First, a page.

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What Language Should I Learn? Three Answers

A friend of mine, who works in IT but is not a developer, asked me a question during lunch today.

"I want to learn to program. What language should I learn first?"

This is a common question, one I have answered before. But, because I've blogged a lot recently, I've decided to write it up and post here.

I told him I have three answers.

The first is somewhat sarcastic. "I'm going to Europe. What language should I learn?" There just is not enough information to really answer that question, because many languages are very context-specific. If you're hoping to get into programming apps for the iPhone, your best choice is Objective C. If you want to code for Arduino microcontrollers, you'll want to start with the Arduino IDE and it's very C-like language. And, of course, there's JavaScript, your only choice on web browsers.

Where you want to go determines what you should learn.

But there's more to it than that.

There's a thing called the Church-Turing Theory, which states that any real-world calculation can be computed. Turing postulated using a Turing Machine, while Church referenced the Lambda calculus.

We get to a concept called Turing Completeness. A thing that can be computed in one Turing-Complete machine can be simulated in another Turing-Complete machine. The first real use of this was the creation of compilers, of higher-level languages that developers can use which compile to machine code that the hardware itself can run. What it means, for those learning, is that it doesn't really matter what language you learn, that anything one language does can be done by another language.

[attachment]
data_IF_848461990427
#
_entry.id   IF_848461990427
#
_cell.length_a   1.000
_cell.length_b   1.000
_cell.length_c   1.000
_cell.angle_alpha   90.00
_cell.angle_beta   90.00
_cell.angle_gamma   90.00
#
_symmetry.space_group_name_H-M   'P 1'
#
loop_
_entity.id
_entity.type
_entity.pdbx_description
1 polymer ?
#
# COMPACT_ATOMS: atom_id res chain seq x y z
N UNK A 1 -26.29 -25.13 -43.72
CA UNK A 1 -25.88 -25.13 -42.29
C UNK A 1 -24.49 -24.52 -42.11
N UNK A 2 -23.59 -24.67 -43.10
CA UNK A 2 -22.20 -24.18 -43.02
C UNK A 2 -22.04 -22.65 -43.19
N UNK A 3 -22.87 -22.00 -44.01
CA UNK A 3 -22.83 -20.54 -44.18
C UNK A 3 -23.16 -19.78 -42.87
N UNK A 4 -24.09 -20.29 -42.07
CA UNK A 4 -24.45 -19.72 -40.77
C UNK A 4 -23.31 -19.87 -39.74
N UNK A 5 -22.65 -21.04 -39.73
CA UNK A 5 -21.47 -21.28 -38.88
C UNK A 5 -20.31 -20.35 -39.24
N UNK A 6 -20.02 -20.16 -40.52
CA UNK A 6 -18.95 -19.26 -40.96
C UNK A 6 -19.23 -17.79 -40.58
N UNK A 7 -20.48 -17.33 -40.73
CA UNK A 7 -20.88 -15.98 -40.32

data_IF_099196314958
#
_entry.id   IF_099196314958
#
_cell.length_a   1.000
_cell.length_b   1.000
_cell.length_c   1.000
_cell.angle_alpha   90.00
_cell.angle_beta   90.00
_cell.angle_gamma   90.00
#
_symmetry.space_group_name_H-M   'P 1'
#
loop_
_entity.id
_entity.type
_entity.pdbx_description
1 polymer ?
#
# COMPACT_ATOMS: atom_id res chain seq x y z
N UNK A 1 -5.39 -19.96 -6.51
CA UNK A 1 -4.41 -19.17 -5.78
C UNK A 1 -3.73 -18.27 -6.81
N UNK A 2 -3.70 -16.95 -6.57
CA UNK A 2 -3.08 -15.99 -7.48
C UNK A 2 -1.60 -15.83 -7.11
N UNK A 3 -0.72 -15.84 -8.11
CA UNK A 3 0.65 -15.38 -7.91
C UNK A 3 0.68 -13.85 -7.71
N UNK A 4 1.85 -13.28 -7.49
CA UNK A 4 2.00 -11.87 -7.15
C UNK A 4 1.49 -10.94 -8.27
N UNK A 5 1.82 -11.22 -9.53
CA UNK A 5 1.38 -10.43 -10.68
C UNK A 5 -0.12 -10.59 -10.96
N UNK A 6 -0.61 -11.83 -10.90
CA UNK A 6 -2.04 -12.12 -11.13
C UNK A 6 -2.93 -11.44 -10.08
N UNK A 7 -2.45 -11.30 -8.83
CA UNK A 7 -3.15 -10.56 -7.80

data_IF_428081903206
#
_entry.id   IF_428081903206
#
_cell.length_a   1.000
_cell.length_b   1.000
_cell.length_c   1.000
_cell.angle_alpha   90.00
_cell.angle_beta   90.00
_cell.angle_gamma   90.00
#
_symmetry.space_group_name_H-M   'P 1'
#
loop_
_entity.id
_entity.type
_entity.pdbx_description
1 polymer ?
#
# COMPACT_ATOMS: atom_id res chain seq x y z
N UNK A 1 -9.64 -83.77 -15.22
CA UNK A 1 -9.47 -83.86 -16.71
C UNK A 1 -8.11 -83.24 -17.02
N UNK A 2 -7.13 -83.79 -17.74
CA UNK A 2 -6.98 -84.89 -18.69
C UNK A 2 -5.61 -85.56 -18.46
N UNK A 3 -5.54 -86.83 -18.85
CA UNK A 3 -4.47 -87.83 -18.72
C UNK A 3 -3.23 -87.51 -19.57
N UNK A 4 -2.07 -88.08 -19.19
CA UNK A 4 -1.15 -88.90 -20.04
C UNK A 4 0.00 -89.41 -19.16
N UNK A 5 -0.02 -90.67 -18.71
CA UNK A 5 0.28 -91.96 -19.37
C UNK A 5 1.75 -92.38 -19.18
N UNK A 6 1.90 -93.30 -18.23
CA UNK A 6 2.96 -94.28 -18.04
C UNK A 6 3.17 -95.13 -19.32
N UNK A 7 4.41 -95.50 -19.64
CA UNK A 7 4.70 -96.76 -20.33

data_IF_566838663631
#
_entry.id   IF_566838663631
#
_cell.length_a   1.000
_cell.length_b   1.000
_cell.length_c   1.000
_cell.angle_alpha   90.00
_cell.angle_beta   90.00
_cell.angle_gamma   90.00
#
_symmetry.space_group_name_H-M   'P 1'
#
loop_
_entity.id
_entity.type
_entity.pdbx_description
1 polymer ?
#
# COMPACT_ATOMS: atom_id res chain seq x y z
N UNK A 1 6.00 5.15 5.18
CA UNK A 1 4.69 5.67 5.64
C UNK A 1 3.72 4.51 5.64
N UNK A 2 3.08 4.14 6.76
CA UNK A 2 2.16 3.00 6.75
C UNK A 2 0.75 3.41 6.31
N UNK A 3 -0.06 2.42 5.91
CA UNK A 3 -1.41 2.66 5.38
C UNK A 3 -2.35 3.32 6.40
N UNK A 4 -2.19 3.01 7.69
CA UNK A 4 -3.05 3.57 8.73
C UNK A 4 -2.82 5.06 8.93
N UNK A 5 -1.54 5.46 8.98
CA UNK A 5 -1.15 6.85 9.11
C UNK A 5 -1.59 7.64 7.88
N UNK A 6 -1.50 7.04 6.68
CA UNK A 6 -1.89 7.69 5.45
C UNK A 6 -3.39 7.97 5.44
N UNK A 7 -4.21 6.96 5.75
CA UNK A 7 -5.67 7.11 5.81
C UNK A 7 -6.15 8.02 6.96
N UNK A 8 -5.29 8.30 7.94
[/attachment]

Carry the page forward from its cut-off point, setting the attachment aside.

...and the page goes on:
So the second answer is, Alan Turing would tell you it just doesn't matter which language you choose, that what you do and learn in one language can be simulated or applied in another language. So it doesn't really matter which you choose.

When Jeff Atwood of Coding Horror coined Atwood's Law -- any application that can be written in JavaScript, will eventually be written in JavaScript -- he didn't know the half of it. He knew that graphical applications were starting to be done within web browsers, like Gmail, He didn't know that web server applications and even command-line applications could be written in JavaScript via Node.js. He didn't know that a framework for creating cross-platform mobile applications using web technologies including JavaScript called Cordova would come along. He didn't know that Microsoft would allow developers to create Windows applications using HTML and JavaScript. He didn't know that Open Source microcontrollers such as Arduino would be developed, and frameworks such as Johnny Five would come to allow you to develop Internet of Things projects and even robots with Javascript. It might be a bit more complex to set it up to do these things with JavaScript, but they are possible.

Plus, if your code plans are more functional and computer-theoretical, you'd be glad to know that JavaScript is a Lisp.

If you want to code Objective-C, you need a Mac and the Apple development tools. If you want to code C#, you'll need to install Visual Studio tools from Microsoft (or Mono on Linux). If you want to code JavaScript, you'll need a text editor (and one comes with your computer, I promise) and a web browser (and one comes with your computer, I promise), plus there are places like CodeBin where you can enter your code into the browser itself .

If you're going to be writing an operating system, device drivers, you will want something that compiles to native machine code. If you're looking to get into a specific project, you'll want to know the language of that project. But the corners of the development landscape where JavaScript is the wrong choice are small and shrinking. So, the third answer is, it might as well be JavaScript.

This rubs me a bit wrong. I've set my rep as a Perl Monger, and I always feel like that's where you should start. But while my heart feels that, my mind argues the above, that the greater forces of modern computing are pushing to give JavaScript a front-row seat in the language arena.

But I'm willing to be wrong, and if I am, I want to know. Where am I wrong? What would you tell someone wanting to learn to program?